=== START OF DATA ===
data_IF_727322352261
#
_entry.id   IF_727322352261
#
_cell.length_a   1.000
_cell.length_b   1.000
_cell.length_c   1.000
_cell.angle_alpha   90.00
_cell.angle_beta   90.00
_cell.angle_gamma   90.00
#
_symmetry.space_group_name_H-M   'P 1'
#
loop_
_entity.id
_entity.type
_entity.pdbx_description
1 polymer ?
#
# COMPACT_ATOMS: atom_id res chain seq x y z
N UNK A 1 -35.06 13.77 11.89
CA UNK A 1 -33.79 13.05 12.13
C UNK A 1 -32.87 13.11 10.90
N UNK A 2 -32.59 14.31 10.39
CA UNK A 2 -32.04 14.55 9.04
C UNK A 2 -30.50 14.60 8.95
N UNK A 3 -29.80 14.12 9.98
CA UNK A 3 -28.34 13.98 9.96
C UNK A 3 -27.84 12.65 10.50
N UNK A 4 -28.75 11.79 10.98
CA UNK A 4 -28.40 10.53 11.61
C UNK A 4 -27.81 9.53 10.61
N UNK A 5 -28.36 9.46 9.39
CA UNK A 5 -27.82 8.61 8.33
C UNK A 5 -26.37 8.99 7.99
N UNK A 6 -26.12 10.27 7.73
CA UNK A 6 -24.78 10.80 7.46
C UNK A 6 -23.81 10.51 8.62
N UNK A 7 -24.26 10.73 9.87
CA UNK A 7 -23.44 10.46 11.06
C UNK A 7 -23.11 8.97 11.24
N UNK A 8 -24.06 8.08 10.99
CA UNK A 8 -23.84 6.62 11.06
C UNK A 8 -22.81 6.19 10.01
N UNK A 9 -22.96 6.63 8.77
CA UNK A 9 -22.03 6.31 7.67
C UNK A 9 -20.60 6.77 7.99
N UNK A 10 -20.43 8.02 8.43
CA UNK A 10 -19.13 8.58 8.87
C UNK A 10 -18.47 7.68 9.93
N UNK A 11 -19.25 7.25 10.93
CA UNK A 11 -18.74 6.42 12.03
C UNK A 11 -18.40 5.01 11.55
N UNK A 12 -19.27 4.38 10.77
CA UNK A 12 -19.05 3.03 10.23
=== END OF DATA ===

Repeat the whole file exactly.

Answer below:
data_IF_727322352261
#
_entry.id   IF_727322352261
#
_cell.length_a   1.000
_cell.length_b   1.000
_cell.length_c   1.000
_cell.angle_alpha   90.00
_cell.angle_beta   90.00
_cell.angle_gamma   90.00
#
_symmetry.space_group_name_H-M   'P 1'
#
loop_
_entity.id
_entity.type
_entity.pdbx_description
1 polymer ?
#
# COMPACT_ATOMS: atom_id res chain seq x y z
N UNK A 1 -35.06 13.77 11.89
CA UNK A 1 -33.79 13.05 12.13
C UNK A 1 -32.87 13.11 10.90
N UNK A 2 -32.59 14.31 10.39
CA UNK A 2 -32.04 14.55 9.04
C UNK A 2 -30.50 14.60 8.95
N UNK A 3 -29.80 14.12 9.98
CA UNK A 3 -28.34 13.98 9.96
C UNK A 3 -27.84 12.65 10.50
N UNK A 4 -28.75 11.79 10.98
CA UNK A 4 -28.40 10.53 11.61
C UNK A 4 -27.81 9.53 10.61
N UNK A 5 -28.36 9.46 9.39
CA UNK A 5 -27.82 8.61 8.33
C UNK A 5 -26.37 8.99 7.99
N UNK A 6 -26.12 10.27 7.73
CA UNK A 6 -24.78 10.80 7.46
C UNK A 6 -23.81 10.51 8.62
N UNK A 7 -24.26 10.73 9.87
CA UNK A 7 -23.44 10.46 11.06
C UNK A 7 -23.11 8.97 11.24
N UNK A 8 -24.06 8.08 10.99
CA UNK A 8 -23.84 6.62 11.06
C UNK A 8 -22.81 6.19 10.01
N UNK A 9 -22.96 6.63 8.77
CA UNK A 9 -22.03 6.31 7.67
C UNK A 9 -20.60 6.77 7.99
N UNK A 10 -20.43 8.02 8.43
CA UNK A 10 -19.13 8.58 8.87
C UNK A 10 -18.47 7.68 9.93
N UNK A 11 -19.25 7.25 10.93
CA UNK A 11 -18.74 6.42 12.03
C UNK A 11 -18.40 5.01 11.55
N UNK A 12 -19.27 4.38 10.77
CA UNK A 12 -19.05 3.03 10.23